Brad Bird and Claudio Miranda Talk Tomorrowland

The secret to Tomorrowland for Brad Bird is that it’s more about the journey than the destination, which explains why it’s such a subversive Disney fantasy/adventure, despite the pedigree and star power of George Clooney. Because once we get there, it’s not at all what it seems and there are no simple answers. Yet Bird and producer/co-writer Damon Lindelof still consider it more of a fun popcorn movie than a preachy, good-for-the-soul tonic.

“We also hope that if our popcorn sticks to the ribs, that’s a good thing,” Bird said. “Underneath it all, we want to be heading toward a positive place. And we were trying to make a fable about just that.”

But getting there is nerve-racking for Casey (Britt Robertson), which is why her so-called “Pin Experience” is so brilliantly executed. The eternally optimistic teen is like Dorothy in search of Oz, and with the touch of a special pin she gets tantalizingly close but can’t quite gain entrance.

“One of the goals was to put the audience in the position of Casey and have them feel like they’re experiencing it the way she’s experiencing it… it’s continuous and she’s rushing to take it all in and there’s almost too much,” Bird suggested. “If you’e looking at this thing over here, you’re missing something over there. And so it’s like a kid in a candy store. And there’s this panic at the end: maybe it’s not gonna last much longer and then it’s gone. It’s like a flying dream that you wake up too soon out of.”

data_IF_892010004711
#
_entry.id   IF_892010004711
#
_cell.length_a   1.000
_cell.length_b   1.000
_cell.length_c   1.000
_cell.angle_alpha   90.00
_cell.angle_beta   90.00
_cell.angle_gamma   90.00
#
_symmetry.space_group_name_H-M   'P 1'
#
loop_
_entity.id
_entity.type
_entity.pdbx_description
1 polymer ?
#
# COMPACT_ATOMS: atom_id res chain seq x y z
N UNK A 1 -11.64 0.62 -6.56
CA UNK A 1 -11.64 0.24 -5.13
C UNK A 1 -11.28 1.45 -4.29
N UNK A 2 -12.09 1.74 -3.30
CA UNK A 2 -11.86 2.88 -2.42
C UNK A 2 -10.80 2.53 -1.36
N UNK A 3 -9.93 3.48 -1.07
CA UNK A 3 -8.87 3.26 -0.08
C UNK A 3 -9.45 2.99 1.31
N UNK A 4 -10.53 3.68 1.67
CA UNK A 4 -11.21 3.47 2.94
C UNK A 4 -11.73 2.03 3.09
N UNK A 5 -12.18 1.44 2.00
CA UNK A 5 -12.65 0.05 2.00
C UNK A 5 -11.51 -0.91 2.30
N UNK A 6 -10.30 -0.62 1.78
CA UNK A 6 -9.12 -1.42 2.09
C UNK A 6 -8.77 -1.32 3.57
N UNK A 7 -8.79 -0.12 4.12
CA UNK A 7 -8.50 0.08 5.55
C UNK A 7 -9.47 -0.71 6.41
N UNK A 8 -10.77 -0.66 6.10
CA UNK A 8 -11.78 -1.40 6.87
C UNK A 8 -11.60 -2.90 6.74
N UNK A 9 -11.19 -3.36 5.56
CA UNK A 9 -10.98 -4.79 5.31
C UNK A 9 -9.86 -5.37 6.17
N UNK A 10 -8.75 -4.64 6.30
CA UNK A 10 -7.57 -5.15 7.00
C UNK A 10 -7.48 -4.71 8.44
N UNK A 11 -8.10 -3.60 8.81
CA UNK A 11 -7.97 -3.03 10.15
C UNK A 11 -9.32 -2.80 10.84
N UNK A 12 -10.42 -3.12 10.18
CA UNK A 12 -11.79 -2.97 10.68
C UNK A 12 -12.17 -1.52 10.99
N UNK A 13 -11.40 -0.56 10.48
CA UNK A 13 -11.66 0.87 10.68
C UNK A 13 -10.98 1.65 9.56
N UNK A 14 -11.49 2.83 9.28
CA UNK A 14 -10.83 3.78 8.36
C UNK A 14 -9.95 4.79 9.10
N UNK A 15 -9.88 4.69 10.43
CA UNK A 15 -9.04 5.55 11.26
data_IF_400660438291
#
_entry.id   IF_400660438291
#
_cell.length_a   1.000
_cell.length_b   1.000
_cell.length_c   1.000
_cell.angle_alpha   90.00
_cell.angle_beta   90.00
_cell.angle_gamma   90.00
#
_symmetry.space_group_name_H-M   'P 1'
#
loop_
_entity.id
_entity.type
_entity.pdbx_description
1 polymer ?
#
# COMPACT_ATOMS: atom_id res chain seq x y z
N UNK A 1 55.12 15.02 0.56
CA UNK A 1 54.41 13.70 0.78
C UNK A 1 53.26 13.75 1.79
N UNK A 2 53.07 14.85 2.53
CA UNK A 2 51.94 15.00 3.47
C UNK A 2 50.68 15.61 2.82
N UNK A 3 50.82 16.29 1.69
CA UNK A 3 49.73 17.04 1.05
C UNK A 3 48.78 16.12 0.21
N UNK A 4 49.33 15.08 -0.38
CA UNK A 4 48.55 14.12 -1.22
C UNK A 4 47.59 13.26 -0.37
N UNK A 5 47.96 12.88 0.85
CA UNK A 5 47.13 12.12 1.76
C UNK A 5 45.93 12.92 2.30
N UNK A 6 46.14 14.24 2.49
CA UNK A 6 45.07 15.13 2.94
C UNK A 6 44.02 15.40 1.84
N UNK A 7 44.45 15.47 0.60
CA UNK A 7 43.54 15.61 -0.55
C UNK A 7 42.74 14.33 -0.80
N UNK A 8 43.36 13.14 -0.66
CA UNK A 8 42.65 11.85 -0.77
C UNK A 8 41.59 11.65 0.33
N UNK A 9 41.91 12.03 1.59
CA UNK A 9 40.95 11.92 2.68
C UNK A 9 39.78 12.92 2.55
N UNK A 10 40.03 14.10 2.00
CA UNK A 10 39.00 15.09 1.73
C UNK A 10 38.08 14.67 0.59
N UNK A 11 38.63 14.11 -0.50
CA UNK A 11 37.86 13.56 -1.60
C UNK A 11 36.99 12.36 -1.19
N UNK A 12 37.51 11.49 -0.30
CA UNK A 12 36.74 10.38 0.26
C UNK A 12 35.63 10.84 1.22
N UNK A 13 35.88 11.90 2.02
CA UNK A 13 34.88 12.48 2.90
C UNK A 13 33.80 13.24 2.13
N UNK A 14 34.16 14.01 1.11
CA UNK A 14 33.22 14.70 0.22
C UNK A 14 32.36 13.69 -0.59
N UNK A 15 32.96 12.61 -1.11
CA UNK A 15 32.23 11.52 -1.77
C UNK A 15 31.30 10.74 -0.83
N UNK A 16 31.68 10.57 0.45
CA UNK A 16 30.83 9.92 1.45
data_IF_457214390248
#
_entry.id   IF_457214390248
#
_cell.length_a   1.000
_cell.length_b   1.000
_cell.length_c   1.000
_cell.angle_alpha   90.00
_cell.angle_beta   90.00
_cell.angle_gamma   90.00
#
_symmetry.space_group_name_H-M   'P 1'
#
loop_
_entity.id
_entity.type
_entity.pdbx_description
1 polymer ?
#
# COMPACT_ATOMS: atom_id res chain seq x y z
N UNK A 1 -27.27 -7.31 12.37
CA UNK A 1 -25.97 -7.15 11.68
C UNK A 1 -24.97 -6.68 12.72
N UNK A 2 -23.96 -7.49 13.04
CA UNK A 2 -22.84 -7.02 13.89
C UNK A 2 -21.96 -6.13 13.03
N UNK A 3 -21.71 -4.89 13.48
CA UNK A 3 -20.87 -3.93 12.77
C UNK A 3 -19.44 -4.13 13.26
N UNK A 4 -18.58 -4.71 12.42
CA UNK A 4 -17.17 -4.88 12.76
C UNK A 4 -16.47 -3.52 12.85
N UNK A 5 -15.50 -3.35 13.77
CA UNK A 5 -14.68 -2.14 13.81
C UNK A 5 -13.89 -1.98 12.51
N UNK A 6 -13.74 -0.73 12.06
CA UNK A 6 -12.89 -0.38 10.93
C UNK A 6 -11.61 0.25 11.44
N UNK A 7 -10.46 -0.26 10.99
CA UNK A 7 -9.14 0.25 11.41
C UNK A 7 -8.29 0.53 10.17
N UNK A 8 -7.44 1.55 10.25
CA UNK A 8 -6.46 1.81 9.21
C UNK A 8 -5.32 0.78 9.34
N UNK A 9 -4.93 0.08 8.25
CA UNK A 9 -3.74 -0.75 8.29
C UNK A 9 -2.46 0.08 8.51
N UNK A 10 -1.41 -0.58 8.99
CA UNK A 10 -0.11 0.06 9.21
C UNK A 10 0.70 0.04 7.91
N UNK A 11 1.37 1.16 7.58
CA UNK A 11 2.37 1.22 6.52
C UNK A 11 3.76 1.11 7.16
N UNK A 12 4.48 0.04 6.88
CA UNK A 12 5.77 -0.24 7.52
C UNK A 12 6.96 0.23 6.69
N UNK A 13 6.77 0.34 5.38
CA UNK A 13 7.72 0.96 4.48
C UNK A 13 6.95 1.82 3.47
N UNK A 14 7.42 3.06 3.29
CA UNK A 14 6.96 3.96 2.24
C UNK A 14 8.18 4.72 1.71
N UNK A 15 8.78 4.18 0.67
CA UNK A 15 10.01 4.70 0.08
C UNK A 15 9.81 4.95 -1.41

For Oscar-winning cinematographer Claudio Miranda (Life of Pi), it was about being naturalistic if slightly pushed for dramatic effect, while relying on real-world points of reference. The City of Arts and Sciences in Valencia, Spain, designed by architect Santiago Calatrava, was utilized, along with a massive set the size of a football field with a functioning monorail.

“Initially, Brad wanted to shoot 65mm film,” Miranda recalled. “He also considered shooting Tomorrowland digitally and the real world would be film. We discussed using five different cameras but I think you handcuff yourself doing things like that. So I did the test of all tests: I strapped seven cameras on a piece of truss and put it on a shot maker. After running them side by side, we decided on the Sony F65.”

Inevitably, Tomorrowland became personal for Bird. It’s about dreamers everywhere and fulfilling your vision without it being fatally compromised.

Read the rest at TOH/Indiewire.

Posted on by Bill Desowitz in Below the Line, Cinematography, Clips, How They Did It, Movies, previs, Production Design, Tech, VFX, Virtual Production

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